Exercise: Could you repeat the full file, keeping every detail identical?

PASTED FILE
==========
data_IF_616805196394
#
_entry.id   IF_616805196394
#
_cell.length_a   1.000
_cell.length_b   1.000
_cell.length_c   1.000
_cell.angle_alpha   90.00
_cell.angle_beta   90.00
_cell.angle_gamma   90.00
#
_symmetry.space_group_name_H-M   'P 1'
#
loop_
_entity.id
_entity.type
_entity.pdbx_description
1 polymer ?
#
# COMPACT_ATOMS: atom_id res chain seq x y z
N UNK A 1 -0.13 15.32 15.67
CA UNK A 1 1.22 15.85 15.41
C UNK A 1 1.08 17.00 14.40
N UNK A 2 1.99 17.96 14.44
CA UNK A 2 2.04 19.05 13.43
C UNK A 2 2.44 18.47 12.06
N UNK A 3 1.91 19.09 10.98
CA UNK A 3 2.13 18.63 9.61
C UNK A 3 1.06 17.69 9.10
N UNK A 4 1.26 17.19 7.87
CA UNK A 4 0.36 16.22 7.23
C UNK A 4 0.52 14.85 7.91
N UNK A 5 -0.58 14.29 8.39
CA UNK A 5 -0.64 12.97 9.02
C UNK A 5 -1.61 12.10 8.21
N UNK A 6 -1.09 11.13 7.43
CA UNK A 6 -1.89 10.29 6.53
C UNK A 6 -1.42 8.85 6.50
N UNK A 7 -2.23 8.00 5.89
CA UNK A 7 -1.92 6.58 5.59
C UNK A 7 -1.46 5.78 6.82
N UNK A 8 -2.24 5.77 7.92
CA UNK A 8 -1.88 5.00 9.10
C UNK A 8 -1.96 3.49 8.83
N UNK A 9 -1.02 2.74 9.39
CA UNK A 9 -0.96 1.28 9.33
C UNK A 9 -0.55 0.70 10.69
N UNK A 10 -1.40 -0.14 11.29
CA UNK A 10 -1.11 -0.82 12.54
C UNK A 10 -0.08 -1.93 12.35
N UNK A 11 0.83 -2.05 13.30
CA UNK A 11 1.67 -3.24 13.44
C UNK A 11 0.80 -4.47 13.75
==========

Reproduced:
data_IF_616805196394
#
_entry.id   IF_616805196394
#
_cell.length_a   1.000
_cell.length_b   1.000
_cell.length_c   1.000
_cell.angle_alpha   90.00
_cell.angle_beta   90.00
_cell.angle_gamma   90.00
#
_symmetry.space_group_name_H-M   'P 1'
#
loop_
_entity.id
_entity.type
_entity.pdbx_description
1 polymer ?
#
# COMPACT_ATOMS: atom_id res chain seq x y z
N UNK A 1 -0.13 15.32 15.67
CA UNK A 1 1.22 15.85 15.41
C UNK A 1 1.08 17.00 14.40
N UNK A 2 1.99 17.96 14.44
CA UNK A 2 2.04 19.05 13.43
C UNK A 2 2.44 18.47 12.06
N UNK A 3 1.91 19.09 10.98
CA UNK A 3 2.13 18.63 9.61
C UNK A 3 1.06 17.69 9.10
N UNK A 4 1.26 17.19 7.87
CA UNK A 4 0.36 16.22 7.23
C UNK A 4 0.52 14.85 7.91
N UNK A 5 -0.58 14.29 8.39
CA UNK A 5 -0.64 12.97 9.02
C UNK A 5 -1.61 12.10 8.21
N UNK A 6 -1.09 11.13 7.43
CA UNK A 6 -1.89 10.29 6.53
C UNK A 6 -1.42 8.85 6.50
N UNK A 7 -2.23 8.00 5.89
CA UNK A 7 -1.92 6.58 5.59
C UNK A 7 -1.46 5.78 6.82
N UNK A 8 -2.24 5.77 7.92
CA UNK A 8 -1.88 5.00 9.10
C UNK A 8 -1.96 3.49 8.83
N UNK A 9 -1.02 2.74 9.39
CA UNK A 9 -0.96 1.28 9.33
C UNK A 9 -0.55 0.70 10.69
N UNK A 10 -1.40 -0.14 11.29
CA UNK A 10 -1.11 -0.82 12.54
C UNK A 10 -0.08 -1.93 12.35
N UNK A 11 0.83 -2.05 13.30
CA UNK A 11 1.67 -3.24 13.44
C UNK A 11 0.80 -4.47 13.75